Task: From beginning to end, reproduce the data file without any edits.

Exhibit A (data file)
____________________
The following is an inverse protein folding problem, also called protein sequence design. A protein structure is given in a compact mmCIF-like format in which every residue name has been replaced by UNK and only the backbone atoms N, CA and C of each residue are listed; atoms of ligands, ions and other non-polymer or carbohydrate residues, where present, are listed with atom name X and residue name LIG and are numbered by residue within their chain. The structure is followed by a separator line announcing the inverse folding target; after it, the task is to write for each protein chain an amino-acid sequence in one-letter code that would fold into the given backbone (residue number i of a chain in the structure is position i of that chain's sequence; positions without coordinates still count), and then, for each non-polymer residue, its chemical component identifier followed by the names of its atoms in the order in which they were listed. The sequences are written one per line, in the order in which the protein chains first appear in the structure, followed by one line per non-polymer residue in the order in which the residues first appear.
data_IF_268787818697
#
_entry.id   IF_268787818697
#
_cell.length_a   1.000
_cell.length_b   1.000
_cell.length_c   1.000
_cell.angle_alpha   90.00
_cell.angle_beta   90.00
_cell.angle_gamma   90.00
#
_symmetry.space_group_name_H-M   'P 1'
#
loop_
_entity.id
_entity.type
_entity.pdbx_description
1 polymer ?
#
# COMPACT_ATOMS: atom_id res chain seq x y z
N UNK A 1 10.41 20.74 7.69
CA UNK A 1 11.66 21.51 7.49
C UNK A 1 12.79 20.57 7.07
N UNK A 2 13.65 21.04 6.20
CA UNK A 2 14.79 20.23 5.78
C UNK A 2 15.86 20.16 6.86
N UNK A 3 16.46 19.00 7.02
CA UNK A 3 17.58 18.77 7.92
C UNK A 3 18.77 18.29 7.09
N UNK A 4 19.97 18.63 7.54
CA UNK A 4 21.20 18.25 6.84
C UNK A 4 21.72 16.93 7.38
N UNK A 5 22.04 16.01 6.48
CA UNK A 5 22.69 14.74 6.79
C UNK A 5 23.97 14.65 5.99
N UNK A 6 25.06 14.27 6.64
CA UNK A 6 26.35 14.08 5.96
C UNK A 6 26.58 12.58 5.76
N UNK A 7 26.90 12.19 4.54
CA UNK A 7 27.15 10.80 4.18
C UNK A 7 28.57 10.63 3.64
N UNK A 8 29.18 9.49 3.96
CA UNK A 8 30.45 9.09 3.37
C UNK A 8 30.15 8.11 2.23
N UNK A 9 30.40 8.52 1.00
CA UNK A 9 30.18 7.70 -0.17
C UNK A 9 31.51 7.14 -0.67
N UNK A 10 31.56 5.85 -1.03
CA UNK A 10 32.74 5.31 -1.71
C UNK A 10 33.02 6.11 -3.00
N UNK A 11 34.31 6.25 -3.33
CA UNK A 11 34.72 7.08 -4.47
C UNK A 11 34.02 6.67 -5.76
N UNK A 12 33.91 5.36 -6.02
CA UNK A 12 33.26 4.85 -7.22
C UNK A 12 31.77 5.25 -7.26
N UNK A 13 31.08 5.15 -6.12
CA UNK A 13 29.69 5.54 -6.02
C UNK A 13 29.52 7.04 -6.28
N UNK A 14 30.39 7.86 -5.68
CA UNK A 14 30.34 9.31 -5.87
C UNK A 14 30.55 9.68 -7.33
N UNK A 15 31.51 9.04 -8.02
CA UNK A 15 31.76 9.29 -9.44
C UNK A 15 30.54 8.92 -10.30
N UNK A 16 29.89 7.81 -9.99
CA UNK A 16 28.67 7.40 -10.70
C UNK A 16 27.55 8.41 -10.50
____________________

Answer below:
The following is an inverse protein folding problem, also called protein sequence design. A protein structure is given in a compact mmCIF-like format in which every residue name has been replaced by UNK and only the backbone atoms N, CA and C of each residue are listed; atoms of ligands, ions and other non-polymer or carbohydrate residues, where present, are listed with atom name X and residue name LIG and are numbered by residue within their chain. The structure is followed by a separator line announcing the inverse folding target; after it, the task is to write for each protein chain an amino-acid sequence in one-letter code that would fold into the given backbone (residue number i of a chain in the structure is position i of that chain's sequence; positions without coordinates still count), and then, for each non-polymer residue, its chemical component identifier followed by the names of its atoms in the order in which they were listed. The sequences are written one per line, in the order in which the protein chains first appear in the structure, followed by one line per non-polymer residue in the order in which the residues first appear.
data_IF_268787818697
#
_entry.id   IF_268787818697
#
_cell.length_a   1.000
_cell.length_b   1.000
_cell.length_c   1.000
_cell.angle_alpha   90.00
_cell.angle_beta   90.00
_cell.angle_gamma   90.00
#
_symmetry.space_group_name_H-M   'P 1'
#
loop_
_entity.id
_entity.type
_entity.pdbx_description
1 polymer ?
#
# COMPACT_ATOMS: atom_id res chain seq x y z
N UNK A 1 10.41 20.74 7.69
CA UNK A 1 11.66 21.51 7.49
C UNK A 1 12.79 20.57 7.07
N UNK A 2 13.65 21.04 6.20
CA UNK A 2 14.79 20.23 5.78
C UNK A 2 15.86 20.16 6.86
N UNK A 3 16.46 19.00 7.02
CA UNK A 3 17.58 18.77 7.92
C UNK A 3 18.77 18.29 7.09
N UNK A 4 19.97 18.63 7.54
CA UNK A 4 21.20 18.25 6.84
C UNK A 4 21.72 16.93 7.38
N UNK A 5 22.04 16.01 6.48
CA UNK A 5 22.69 14.74 6.79
C UNK A 5 23.97 14.65 5.99
N UNK A 6 25.06 14.27 6.64
CA UNK A 6 26.35 14.08 5.96
C UNK A 6 26.58 12.58 5.76
N UNK A 7 26.90 12.19 4.54
CA UNK A 7 27.15 10.80 4.18
C UNK A 7 28.57 10.63 3.64
N UNK A 8 29.18 9.49 3.96
CA UNK A 8 30.45 9.09 3.37
C UNK A 8 30.15 8.11 2.23
N UNK A 9 30.40 8.52 1.00
CA UNK A 9 30.18 7.70 -0.17
C UNK A 9 31.51 7.14 -0.67
N UNK A 10 31.56 5.85 -1.03
CA UNK A 10 32.74 5.31 -1.71
C UNK A 10 33.02 6.11 -3.00
N UNK A 11 34.31 6.25 -3.33
CA UNK A 11 34.72 7.08 -4.47
C UNK A 11 34.02 6.67 -5.76
N UNK A 12 33.91 5.36 -6.02
CA UNK A 12 33.26 4.85 -7.22
C UNK A 12 31.77 5.25 -7.26
N UNK A 13 31.08 5.15 -6.12
CA UNK A 13 29.69 5.54 -6.02
C UNK A 13 29.52 7.04 -6.28
N UNK A 14 30.39 7.86 -5.68
CA UNK A 14 30.34 9.31 -5.87
C UNK A 14 30.55 9.68 -7.33
N UNK A 15 31.51 9.04 -8.02
CA UNK A 15 31.76 9.29 -9.44
C UNK A 15 30.54 8.92 -10.30
N UNK A 16 29.89 7.81 -9.99
CA UNK A 16 28.67 7.40 -10.70
C UNK A 16 27.55 8.41 -10.50